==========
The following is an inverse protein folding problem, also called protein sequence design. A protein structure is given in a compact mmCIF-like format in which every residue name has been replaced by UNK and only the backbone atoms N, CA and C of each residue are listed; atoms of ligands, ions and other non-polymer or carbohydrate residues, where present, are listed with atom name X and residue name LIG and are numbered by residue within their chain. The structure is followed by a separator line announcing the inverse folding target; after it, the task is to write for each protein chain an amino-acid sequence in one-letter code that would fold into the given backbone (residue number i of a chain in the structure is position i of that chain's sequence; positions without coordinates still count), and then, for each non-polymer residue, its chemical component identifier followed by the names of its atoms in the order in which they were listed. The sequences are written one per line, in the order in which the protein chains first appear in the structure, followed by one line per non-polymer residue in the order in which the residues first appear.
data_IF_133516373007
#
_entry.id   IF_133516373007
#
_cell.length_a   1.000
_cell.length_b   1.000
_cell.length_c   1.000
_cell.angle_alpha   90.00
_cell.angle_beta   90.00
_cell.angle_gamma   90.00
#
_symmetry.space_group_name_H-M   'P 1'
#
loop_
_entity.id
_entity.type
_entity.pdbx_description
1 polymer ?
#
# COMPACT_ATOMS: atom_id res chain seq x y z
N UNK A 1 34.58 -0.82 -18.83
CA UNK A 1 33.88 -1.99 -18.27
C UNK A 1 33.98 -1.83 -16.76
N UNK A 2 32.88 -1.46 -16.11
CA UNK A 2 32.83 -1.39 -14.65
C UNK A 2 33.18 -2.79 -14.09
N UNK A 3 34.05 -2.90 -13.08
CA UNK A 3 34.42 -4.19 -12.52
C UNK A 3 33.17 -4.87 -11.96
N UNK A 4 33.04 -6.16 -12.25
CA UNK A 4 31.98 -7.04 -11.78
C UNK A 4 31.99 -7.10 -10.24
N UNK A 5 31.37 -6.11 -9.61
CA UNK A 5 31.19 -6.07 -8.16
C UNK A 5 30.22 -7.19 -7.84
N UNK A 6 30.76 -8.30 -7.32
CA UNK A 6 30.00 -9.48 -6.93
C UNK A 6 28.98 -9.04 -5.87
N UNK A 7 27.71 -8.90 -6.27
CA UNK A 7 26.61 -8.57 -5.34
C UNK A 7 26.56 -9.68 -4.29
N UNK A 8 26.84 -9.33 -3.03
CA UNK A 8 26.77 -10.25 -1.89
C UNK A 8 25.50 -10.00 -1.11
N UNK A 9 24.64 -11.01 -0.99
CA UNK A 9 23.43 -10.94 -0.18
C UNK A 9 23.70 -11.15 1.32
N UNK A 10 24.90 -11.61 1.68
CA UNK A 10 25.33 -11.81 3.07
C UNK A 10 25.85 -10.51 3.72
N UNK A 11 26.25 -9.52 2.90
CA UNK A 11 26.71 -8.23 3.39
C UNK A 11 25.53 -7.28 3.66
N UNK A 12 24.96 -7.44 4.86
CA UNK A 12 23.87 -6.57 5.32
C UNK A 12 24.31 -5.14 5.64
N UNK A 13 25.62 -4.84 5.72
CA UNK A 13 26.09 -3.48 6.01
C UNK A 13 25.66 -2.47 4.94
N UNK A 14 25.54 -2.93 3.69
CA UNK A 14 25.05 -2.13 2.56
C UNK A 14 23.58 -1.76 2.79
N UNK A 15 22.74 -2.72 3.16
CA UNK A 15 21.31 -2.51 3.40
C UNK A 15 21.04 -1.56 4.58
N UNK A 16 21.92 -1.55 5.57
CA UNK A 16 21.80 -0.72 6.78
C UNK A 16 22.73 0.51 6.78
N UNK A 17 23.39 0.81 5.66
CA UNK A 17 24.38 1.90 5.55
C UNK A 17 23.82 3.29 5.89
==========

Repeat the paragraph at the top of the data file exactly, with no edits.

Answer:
The following is an inverse protein folding problem, also called protein sequence design. A protein structure is given in a compact mmCIF-like format in which every residue name has been replaced by UNK and only the backbone atoms N, CA and C of each residue are listed; atoms of ligands, ions and other non-polymer or carbohydrate residues, where present, are listed with atom name X and residue name LIG and are numbered by residue within their chain. The structure is followed by a separator line announcing the inverse folding target; after it, the task is to write for each protein chain an amino-acid sequence in one-letter code that would fold into the given backbone (residue number i of a chain in the structure is position i of that chain's sequence; positions without coordinates still count), and then, for each non-polymer residue, its chemical component identifier followed by the names of its atoms in the order in which they were listed. The sequences are written one per line, in the order in which the protein chains first appear in the structure, followed by one line per non-polymer residue in the order in which the residues first appear.